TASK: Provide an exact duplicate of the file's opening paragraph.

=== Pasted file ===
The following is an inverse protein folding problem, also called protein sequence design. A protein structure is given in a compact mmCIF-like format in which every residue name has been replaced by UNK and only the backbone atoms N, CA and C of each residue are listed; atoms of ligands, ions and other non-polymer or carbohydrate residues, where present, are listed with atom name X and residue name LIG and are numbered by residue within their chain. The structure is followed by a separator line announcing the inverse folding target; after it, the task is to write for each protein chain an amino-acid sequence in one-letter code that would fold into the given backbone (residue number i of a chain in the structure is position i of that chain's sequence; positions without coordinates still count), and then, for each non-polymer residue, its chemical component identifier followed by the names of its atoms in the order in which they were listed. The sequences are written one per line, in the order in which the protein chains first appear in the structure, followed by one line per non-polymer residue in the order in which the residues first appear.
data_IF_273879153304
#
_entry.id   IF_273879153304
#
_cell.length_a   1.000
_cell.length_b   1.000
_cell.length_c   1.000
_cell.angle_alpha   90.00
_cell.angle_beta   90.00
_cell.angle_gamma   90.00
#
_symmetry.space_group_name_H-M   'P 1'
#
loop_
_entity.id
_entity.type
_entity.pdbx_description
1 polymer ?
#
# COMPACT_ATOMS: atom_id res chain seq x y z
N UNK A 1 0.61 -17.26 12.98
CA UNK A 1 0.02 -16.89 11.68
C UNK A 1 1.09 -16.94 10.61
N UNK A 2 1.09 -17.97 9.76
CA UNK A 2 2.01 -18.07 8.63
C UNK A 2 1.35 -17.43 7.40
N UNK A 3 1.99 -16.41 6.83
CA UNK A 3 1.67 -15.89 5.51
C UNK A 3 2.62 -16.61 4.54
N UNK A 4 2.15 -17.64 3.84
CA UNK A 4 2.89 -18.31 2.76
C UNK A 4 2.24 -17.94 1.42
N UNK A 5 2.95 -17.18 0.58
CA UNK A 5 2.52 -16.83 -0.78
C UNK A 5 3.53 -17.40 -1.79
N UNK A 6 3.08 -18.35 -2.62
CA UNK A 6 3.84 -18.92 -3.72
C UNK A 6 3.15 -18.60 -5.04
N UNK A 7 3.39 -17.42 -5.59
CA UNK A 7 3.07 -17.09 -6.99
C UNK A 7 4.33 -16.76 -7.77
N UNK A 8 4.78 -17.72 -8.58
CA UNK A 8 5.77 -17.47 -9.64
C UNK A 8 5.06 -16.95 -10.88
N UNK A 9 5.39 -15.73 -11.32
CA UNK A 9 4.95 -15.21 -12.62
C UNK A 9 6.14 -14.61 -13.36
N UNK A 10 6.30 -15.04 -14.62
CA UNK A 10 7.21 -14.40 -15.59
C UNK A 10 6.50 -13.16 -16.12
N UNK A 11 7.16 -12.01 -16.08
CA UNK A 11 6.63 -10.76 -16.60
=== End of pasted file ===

The following is an inverse protein folding problem, also called protein sequence design. A protein structure is given in a compact mmCIF-like format in which every residue name has been replaced by UNK and only the backbone atoms N, CA and C of each residue are listed; atoms of ligands, ions and other non-polymer or carbohydrate residues, where present, are listed with atom name X and residue name LIG and are numbered by residue within their chain. The structure is followed by a separator line announcing the inverse folding target; after it, the task is to write for each protein chain an amino-acid sequence in one-letter code that would fold into the given backbone (residue number i of a chain in the structure is position i of that chain's sequence; positions without coordinates still count), and then, for each non-polymer residue, its chemical component identifier followed by the names of its atoms in the order in which they were listed. The sequences are written one per line, in the order in which the protein chains first appear in the structure, followed by one line per non-polymer residue in the order in which the residues first appear.